November 4, 2012

People never change?

Jacob and his brother had a serious falling out, so serious that Esau was determined to kill Jacob and Jacob knew it. After years of separation, they were about to meet again…

And Jacob lifted up his eyes and looked, and behold, Esau was coming, and four hundred men with him. So he divided the children among Leah and Rachel and the two female servants. And he put the servants with their children in front, then Leah with her children, and Rachel and Joseph last of all. He himself went on before them, bowing himself to the ground seven times, until he came near to his brother. (Genesis 33:1–3)

Today’s devotional focuses on the first sentence in this passage and tells me not to go looking for trouble. If I do that, I’m apt to find it. Instead, I should look higher — to God who helps me in all my troubles. While this is always a good idea, the devotional author takes this line out of context and fails to mention what happened next.

But Esau ran to meet him and embraced him and fell on his neck and kissed him, and they wept. (Genesis 33:4)

After this tearful reunion and after Jacob introduced his family to his brother, they parted again, but Jacob had experienced the power of God to change lives, not just his own but the attitude of his brother.

I must admit that I get miffed when Christians say, “People never change.” Duh. The Bible is filled with stories of transformations. God is in the business of making all things new as He regenerates sinners and sanctifies those He loves.
One more example of this is the prodigal son that Jesus described. He took his inheritance, left home and fell into a degenerate life. Then “he came to himself” and started talking to himself, “How many of my father’s hired servants have more than enough bread, but I perish here with hunger!”

And he arose and came to his father. But while he was still a long way off, his father saw him and felt compassion, and ran and embraced him and kissed him. And the son said to him, ‘Father, I have sinned against heaven and before you. I am no longer worthy to be called your son.’ (Luke 15:20–21)

The young man changed. So do all who decide they are sick of their sin and respond to the salvation call to follow Jesus Christ. How can anyone say that people do not change?

Granted, Jacob was a little slower than most. He was a stubborn, self-sufficient person (whom I can relate to) but God had God made him this promise…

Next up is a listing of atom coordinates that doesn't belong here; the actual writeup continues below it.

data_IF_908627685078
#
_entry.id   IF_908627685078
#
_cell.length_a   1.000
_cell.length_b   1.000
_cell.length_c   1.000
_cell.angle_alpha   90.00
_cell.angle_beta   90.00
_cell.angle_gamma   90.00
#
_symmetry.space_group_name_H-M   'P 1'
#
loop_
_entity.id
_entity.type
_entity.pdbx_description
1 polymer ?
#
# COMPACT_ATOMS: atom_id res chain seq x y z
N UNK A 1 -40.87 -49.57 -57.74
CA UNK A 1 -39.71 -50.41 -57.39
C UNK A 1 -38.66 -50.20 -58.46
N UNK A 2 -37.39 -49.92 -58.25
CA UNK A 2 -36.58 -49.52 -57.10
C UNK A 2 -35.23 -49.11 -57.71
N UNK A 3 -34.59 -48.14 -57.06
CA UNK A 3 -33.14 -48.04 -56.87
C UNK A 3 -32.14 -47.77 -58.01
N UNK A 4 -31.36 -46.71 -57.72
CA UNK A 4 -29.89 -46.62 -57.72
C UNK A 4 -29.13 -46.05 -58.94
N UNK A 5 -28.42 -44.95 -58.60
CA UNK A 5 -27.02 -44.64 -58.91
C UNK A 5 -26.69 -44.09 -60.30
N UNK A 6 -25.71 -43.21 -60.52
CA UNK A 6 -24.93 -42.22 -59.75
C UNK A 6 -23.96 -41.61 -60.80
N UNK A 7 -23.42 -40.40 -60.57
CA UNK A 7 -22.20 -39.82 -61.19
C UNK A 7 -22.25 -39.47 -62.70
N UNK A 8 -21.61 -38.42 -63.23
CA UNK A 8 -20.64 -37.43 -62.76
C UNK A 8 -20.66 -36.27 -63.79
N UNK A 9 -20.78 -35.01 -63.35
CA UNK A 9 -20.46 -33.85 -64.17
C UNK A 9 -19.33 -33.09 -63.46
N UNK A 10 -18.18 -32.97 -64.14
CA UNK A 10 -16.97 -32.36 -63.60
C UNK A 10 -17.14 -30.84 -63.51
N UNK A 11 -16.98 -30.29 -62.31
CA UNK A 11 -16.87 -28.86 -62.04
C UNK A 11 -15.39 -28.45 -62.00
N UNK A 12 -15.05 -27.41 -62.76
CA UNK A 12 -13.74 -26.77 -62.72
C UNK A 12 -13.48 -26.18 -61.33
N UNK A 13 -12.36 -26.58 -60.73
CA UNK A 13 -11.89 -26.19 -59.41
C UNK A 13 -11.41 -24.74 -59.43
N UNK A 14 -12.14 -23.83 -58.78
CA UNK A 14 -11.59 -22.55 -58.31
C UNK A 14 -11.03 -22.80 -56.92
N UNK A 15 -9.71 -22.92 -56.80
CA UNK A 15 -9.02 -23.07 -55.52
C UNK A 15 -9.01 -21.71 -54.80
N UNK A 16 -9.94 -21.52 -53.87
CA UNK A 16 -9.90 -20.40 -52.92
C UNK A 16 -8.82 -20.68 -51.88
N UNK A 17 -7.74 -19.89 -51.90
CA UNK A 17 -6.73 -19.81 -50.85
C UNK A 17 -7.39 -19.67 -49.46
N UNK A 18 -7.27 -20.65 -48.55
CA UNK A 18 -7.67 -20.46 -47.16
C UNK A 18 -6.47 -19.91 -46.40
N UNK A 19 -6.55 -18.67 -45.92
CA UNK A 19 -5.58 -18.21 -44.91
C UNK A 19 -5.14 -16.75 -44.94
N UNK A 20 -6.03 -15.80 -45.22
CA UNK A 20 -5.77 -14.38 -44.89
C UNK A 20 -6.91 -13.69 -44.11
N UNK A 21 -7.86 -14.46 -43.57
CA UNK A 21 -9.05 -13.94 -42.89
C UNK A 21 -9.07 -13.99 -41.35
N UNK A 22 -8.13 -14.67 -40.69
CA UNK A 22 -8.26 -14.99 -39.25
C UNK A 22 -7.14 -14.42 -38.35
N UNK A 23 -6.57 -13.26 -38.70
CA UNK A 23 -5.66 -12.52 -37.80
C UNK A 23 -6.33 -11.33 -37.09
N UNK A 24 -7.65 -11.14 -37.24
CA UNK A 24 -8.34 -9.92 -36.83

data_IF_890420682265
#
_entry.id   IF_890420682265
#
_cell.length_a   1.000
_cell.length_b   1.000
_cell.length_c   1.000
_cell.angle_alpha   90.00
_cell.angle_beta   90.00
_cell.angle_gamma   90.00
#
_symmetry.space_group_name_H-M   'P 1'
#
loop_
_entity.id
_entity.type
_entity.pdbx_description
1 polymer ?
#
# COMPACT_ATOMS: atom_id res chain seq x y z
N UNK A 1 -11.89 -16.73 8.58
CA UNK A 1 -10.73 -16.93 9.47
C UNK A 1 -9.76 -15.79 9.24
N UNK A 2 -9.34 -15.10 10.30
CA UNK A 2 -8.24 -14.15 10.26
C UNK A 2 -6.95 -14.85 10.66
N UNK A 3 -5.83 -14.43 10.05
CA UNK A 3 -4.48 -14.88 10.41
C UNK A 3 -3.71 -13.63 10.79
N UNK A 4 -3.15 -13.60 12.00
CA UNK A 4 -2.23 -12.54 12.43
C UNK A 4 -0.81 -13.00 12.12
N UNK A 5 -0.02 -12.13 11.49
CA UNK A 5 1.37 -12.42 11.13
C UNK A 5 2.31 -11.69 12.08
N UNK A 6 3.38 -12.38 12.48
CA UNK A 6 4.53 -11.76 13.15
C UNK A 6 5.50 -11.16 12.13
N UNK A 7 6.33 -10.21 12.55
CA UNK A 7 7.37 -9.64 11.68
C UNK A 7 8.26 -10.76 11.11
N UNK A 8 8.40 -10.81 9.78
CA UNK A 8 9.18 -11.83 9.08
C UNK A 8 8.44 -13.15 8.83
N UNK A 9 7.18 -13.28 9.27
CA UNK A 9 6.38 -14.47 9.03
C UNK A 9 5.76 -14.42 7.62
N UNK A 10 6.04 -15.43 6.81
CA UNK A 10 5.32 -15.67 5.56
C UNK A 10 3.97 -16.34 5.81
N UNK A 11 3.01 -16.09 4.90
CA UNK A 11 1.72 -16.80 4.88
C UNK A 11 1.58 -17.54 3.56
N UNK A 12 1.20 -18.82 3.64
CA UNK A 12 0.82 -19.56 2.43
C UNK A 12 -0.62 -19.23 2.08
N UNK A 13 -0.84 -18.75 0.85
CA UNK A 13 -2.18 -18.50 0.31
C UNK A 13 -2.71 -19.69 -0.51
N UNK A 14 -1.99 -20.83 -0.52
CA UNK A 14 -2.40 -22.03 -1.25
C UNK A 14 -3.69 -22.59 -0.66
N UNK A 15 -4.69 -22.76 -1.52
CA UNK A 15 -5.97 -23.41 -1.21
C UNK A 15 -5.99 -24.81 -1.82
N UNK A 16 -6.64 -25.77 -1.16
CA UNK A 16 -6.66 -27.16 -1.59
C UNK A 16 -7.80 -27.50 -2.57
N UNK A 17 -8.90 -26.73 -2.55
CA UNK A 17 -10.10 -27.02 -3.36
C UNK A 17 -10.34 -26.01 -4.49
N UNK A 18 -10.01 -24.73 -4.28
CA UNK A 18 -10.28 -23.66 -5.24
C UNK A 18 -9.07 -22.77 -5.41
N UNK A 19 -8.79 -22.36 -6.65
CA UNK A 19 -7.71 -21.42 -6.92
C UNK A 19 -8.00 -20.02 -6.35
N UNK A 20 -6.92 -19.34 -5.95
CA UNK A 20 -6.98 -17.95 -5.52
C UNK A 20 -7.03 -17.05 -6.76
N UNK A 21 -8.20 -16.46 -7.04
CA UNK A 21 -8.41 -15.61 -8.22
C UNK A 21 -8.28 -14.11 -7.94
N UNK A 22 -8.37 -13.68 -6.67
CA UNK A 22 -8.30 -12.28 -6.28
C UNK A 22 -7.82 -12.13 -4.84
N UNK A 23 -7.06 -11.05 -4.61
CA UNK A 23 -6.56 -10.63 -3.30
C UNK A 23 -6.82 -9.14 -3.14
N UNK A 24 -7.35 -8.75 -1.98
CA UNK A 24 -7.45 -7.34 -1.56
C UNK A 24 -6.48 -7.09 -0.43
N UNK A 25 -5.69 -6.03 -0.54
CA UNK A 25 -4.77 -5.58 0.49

Your offspring shall be like the dust of the earth, and you shall spread abroad to the west and to the east and to the north and to the south, and in you and your offspring shall all the families of the earth be blessed. Behold, I am with you and will keep you wherever you go, and will bring you back to this land. For I will not leave you until I have done what I have promised you. (Genesis 28:14–15)

Even with that promise, when Jacob looked up and saw Esau coming he prepared for the worst. It almost seems like he did not connect the promise with real life. He had to see the change in Esau, but even then he may not have interpreted the promise God keeping him from harm from his brother.

Maybe that is the problem with others who think people never change. They forget the promises of God. But before I go on a rant about their failure to believe, I must admit that I am also guilty. I have several people on my prayer list that seem unchanged. Their failure to be different makes me doubt that God is hearing my prayers. Duh.

Perhaps the problem is where I am looking. In my pride and self-centeredness, I (and others) tend to put eyes on that “old self with its practices” instead of remembering God’s promises. We could notice and be thankful for evidence of Him at work instead of seeing the same old, same old. 

Besides that, if it takes me forty years to learn just a few lessons, how can I expect instant transformations? While these do happen (not everyone is as slow and stubborn as I am), all of us need a lifetime to learn how to put on “that new self, which is being renewed in knowledge after the image of its creator.” (Colossians 3:9–10) 

Lord, Your promises to hear and answer prayer have not changed. Why should I give up on those I pray for and whose lives yet show no evidence of change? Why should I be like Jacob who met Esau filled with fear instead of the confidence that comes from believing what You promised? Why cannot I be more like the father who watched and waited for his son to change and come home? Lord, sometimes I believe. Forgive my unbelief.

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